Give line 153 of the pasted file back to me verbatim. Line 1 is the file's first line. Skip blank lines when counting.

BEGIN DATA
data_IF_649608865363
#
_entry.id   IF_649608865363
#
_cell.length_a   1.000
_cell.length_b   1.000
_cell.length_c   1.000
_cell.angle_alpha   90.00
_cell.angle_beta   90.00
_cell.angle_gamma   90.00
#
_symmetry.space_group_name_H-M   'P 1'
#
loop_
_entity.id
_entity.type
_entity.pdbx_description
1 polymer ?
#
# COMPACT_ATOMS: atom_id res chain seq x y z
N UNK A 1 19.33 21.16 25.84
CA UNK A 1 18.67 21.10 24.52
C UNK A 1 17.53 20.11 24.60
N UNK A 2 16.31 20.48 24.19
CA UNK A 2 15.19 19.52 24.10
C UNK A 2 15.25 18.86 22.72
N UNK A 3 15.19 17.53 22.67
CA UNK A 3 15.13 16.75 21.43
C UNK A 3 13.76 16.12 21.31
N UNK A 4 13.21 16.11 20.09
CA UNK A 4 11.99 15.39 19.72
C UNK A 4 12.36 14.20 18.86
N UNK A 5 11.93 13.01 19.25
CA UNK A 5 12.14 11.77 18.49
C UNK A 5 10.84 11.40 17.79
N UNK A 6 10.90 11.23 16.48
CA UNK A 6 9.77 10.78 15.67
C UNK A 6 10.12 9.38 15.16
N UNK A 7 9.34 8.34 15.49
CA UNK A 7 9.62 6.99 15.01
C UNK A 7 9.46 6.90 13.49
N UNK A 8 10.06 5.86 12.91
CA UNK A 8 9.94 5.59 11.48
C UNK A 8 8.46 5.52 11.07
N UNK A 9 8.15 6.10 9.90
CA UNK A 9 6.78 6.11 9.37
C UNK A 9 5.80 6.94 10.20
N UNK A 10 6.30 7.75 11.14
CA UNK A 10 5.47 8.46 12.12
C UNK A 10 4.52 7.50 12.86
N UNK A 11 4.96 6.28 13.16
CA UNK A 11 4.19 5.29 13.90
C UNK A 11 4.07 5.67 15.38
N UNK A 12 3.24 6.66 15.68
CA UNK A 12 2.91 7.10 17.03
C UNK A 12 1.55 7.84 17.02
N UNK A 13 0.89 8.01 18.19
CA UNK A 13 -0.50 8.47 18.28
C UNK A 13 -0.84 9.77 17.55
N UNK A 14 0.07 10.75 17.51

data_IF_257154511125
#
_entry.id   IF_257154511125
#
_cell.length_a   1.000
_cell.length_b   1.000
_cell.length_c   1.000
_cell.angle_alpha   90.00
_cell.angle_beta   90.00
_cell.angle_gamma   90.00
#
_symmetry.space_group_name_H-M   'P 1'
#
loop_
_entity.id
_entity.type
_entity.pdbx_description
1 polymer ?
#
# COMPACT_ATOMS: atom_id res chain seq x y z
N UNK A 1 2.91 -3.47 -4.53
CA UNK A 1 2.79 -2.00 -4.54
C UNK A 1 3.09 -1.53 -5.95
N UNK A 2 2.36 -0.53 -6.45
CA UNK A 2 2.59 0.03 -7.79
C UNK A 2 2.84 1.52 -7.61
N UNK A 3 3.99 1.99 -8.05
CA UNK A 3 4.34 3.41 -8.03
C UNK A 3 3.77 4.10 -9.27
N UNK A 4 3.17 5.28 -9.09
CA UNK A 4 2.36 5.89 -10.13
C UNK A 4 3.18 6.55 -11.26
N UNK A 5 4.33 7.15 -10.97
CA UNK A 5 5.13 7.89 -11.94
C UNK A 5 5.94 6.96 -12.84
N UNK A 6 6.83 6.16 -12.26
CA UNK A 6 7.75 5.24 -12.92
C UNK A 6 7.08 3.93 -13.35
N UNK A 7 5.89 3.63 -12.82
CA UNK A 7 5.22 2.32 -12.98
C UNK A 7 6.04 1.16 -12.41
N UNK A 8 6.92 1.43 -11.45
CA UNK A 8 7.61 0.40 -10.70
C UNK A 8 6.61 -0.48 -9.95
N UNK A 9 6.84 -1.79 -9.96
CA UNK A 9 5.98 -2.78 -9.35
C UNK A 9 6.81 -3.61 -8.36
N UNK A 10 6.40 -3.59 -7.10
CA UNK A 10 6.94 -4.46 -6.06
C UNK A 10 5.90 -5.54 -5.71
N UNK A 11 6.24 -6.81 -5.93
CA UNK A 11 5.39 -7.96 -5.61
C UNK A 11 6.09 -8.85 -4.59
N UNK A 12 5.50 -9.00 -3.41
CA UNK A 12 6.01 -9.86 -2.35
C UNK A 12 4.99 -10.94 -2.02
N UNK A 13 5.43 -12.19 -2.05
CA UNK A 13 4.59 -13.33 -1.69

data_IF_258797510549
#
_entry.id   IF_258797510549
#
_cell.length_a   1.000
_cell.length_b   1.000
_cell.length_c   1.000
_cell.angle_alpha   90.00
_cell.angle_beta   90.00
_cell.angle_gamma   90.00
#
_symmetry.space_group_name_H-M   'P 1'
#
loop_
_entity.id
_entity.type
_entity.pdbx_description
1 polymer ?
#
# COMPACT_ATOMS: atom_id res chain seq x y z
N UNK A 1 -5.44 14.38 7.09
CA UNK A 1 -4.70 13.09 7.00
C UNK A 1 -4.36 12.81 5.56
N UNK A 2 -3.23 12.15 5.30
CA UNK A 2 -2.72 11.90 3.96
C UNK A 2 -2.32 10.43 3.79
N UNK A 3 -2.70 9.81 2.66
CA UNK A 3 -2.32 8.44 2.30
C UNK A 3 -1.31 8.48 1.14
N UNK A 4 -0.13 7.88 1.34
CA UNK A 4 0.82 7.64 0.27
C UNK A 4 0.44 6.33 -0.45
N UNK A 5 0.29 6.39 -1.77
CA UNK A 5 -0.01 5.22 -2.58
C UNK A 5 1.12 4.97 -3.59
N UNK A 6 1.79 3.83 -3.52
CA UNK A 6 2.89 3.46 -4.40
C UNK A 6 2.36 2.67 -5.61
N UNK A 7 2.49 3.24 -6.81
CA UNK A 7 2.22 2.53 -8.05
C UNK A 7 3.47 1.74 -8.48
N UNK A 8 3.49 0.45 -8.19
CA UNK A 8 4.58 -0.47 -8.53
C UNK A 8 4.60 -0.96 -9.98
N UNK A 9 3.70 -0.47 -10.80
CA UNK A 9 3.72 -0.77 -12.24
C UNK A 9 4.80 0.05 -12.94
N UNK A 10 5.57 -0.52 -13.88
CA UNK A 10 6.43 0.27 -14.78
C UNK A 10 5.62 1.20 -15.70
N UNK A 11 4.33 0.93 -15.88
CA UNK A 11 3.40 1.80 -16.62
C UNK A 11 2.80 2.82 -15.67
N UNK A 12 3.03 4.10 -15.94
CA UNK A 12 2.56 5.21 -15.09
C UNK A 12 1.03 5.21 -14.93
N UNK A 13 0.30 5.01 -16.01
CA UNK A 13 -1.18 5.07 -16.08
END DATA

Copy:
C UNK A 5 1.12 4.97 -3.59